Apart from work, there have been some wonderful moments over the past few months. One Friday night a group of singers from Melbourne came over to give a concert and some of our Timorese staff provided support acts. The women sang and the men played their guitars. When I saw them on stage I was just as teary as when my own kids were in their school concerts and suddenly I realised how much they meant to me. Somehow their warm smiles, their gentle humility and their utter simplicity just shone through. I was so proud of them. Perhaps I am becoming something of a mother figure to them as they are all so young. One day Nina wasn’t feeling well, so she put her head on my shoulder and said “Sing me to sleep” so I sang a few bars of Cradle Song. She said “Oh I wish I had a mother like you.” Domingas joined in with “So do I… My mother is always tired, always cranky.” but I pointed out that she had spent her day carrying water and wood, coping with the babies at home and cooking for the family. Of course these girls have to help when they return from college, so it is not easy for them to study.

Anche is our feisty member of staff who lectures in Health and Nutrition, and is flying the flag high for the rights of women at all times.

Nina with Domingas' baby
Another one of our students Chrys told me one day that he would be quite happy to adopt me as his mother, because he lost his own mother when quite young. Chrys has a pregnant wife in Dili and he often asks me questions about what to expect during the progress of the pregnancy. They are not married yet as he has not paid all the balake. Culturally, this is quite acceptable and the wedding does not occur until the bride price has been paid. Traditionally it consisted of buffaloes and goats but increasingly a house or education for family members is offered and received as an acceptable bride price.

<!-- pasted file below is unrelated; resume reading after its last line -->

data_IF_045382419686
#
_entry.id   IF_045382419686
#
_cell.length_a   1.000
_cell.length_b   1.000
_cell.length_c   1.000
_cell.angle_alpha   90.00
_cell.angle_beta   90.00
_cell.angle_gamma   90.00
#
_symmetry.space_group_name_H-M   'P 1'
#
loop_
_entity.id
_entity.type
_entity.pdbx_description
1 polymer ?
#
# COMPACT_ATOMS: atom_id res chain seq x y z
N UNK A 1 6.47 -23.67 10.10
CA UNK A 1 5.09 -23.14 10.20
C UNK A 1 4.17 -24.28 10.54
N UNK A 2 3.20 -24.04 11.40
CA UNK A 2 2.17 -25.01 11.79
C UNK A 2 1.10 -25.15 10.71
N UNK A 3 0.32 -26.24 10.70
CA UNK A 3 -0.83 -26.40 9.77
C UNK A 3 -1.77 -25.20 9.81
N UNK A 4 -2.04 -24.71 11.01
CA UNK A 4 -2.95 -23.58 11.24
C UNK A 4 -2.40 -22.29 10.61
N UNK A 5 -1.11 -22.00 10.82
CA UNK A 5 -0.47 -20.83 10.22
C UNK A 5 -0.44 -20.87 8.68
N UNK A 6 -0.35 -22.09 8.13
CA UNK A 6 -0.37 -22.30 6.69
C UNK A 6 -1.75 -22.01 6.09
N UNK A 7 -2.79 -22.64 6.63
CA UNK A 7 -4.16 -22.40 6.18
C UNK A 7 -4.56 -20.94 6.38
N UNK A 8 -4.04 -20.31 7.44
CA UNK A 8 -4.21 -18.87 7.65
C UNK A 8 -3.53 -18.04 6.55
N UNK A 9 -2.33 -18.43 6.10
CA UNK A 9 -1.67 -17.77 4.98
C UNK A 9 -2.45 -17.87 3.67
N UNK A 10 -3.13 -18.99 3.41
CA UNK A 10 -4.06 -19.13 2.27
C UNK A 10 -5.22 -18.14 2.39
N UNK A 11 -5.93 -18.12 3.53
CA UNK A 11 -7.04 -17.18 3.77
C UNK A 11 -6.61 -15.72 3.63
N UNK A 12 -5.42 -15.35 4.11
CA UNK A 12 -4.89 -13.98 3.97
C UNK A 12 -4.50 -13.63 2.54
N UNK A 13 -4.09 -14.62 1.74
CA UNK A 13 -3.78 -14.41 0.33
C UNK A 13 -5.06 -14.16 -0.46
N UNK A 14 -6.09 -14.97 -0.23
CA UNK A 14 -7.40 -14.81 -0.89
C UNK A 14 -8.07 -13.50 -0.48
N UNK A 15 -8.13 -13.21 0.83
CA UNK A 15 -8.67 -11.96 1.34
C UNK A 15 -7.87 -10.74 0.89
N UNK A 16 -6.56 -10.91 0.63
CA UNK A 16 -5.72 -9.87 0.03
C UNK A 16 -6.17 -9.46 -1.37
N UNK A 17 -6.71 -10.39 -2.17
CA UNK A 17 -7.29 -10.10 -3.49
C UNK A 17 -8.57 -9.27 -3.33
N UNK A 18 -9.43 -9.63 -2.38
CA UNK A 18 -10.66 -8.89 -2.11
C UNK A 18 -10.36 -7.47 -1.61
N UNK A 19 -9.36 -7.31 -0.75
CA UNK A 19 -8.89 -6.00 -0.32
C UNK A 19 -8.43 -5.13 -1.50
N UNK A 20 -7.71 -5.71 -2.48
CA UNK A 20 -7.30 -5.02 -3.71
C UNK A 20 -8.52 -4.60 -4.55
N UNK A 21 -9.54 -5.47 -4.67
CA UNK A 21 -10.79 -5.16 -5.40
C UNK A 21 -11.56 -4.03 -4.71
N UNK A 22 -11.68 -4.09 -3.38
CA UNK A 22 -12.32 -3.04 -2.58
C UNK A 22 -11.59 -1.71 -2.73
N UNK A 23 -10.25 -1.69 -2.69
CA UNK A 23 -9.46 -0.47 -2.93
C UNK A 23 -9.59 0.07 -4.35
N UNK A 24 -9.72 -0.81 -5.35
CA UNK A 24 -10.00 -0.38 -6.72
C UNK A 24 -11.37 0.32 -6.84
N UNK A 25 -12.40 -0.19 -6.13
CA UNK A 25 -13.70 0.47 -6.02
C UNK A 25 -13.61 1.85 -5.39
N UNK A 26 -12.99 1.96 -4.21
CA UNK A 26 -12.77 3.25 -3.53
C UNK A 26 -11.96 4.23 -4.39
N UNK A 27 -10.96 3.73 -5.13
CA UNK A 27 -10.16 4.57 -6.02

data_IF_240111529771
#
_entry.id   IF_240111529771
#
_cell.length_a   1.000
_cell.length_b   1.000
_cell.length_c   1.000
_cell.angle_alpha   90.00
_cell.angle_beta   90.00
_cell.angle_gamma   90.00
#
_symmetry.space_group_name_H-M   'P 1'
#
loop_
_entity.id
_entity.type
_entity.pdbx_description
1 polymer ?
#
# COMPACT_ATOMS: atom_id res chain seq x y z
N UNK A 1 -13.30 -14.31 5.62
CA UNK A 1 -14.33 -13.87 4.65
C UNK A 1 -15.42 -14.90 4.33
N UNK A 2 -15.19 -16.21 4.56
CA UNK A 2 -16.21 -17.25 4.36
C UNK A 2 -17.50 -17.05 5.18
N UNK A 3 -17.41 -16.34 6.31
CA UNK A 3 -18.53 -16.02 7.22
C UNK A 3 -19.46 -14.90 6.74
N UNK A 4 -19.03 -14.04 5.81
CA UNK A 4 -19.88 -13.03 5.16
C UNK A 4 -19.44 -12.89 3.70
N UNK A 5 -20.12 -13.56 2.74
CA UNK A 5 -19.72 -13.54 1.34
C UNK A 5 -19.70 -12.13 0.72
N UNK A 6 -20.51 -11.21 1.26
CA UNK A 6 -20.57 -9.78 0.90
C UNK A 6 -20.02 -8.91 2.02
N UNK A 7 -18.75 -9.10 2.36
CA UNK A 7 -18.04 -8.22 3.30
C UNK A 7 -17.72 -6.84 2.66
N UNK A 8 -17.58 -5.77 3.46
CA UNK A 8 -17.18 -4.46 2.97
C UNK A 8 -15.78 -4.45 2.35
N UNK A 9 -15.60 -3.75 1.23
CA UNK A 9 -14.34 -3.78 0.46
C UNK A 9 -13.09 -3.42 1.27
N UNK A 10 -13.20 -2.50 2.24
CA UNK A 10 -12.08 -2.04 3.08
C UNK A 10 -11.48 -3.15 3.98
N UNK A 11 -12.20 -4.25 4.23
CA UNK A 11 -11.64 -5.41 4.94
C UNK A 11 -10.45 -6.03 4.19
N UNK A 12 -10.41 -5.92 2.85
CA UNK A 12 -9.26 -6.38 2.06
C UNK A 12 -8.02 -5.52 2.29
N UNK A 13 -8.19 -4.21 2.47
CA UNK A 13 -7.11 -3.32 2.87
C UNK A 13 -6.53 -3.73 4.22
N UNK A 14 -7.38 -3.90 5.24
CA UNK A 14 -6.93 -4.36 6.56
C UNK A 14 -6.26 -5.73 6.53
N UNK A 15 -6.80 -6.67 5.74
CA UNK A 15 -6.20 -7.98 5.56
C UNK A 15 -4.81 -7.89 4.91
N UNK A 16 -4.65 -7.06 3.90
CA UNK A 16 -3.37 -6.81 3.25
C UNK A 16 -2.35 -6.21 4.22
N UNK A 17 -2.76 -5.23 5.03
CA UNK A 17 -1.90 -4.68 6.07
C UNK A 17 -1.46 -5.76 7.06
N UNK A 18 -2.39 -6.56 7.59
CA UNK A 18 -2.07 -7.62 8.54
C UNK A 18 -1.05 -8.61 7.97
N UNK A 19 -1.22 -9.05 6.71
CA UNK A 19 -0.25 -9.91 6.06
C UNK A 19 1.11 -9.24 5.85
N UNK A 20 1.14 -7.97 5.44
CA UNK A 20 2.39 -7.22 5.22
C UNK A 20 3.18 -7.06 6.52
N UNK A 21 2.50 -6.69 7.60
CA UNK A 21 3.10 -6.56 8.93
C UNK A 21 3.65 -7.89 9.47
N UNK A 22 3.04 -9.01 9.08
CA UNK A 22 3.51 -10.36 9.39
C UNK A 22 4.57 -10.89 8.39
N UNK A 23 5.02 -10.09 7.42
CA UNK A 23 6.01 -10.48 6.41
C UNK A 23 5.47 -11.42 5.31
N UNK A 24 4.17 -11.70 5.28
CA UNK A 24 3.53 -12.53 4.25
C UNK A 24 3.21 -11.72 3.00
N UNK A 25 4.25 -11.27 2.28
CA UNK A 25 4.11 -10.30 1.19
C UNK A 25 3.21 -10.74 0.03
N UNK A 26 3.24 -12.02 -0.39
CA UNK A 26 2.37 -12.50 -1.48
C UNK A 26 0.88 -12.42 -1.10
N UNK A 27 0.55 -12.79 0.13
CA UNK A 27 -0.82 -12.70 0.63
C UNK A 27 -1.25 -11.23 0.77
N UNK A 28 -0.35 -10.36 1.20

A highlight for all of us was the Tour de Timor, Ride for Peace. You probably read about it in the papers. Our very own Anche competed in this, the only woman rider to be chosen in the Timorese team. She is our feisty member of staff, who lectures in Health and Nutrition, and is flying the flag high for the rights of women at all times. The race came through Baucau and rested here for the night. You can imagine the build up of excitement waiting for Anche to arrive. We all joined in the chant of “Anche Anche Anche”. She belonged to all of Baucau that week. She did not gain a place but she finished the course all around the rugged roads of East Timor without a scratch! Congatulations Anche!

On the night the riders were in Baucau they held an open air showing of the film the Balibo Five, but it was too much for many of the Timorese so they left the arena. What pain it must have brought back as it is all so recent and so many families affected by the events of that time.

Until next time my good wishes to all the staff at Palms and thank you for all your ongoing support and understanding of the needs of those of us out in the field. There is never a dull moment here, but I could do with a latte or two from Glebe.

Kind regards

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What a terrible thing, to have lived quite comfortably, with no suffering, not getting involved in problems, quite tranquil, quite settled,
with good connections politically, economically, socially, lacking nothing, having everything. - Oscar Romero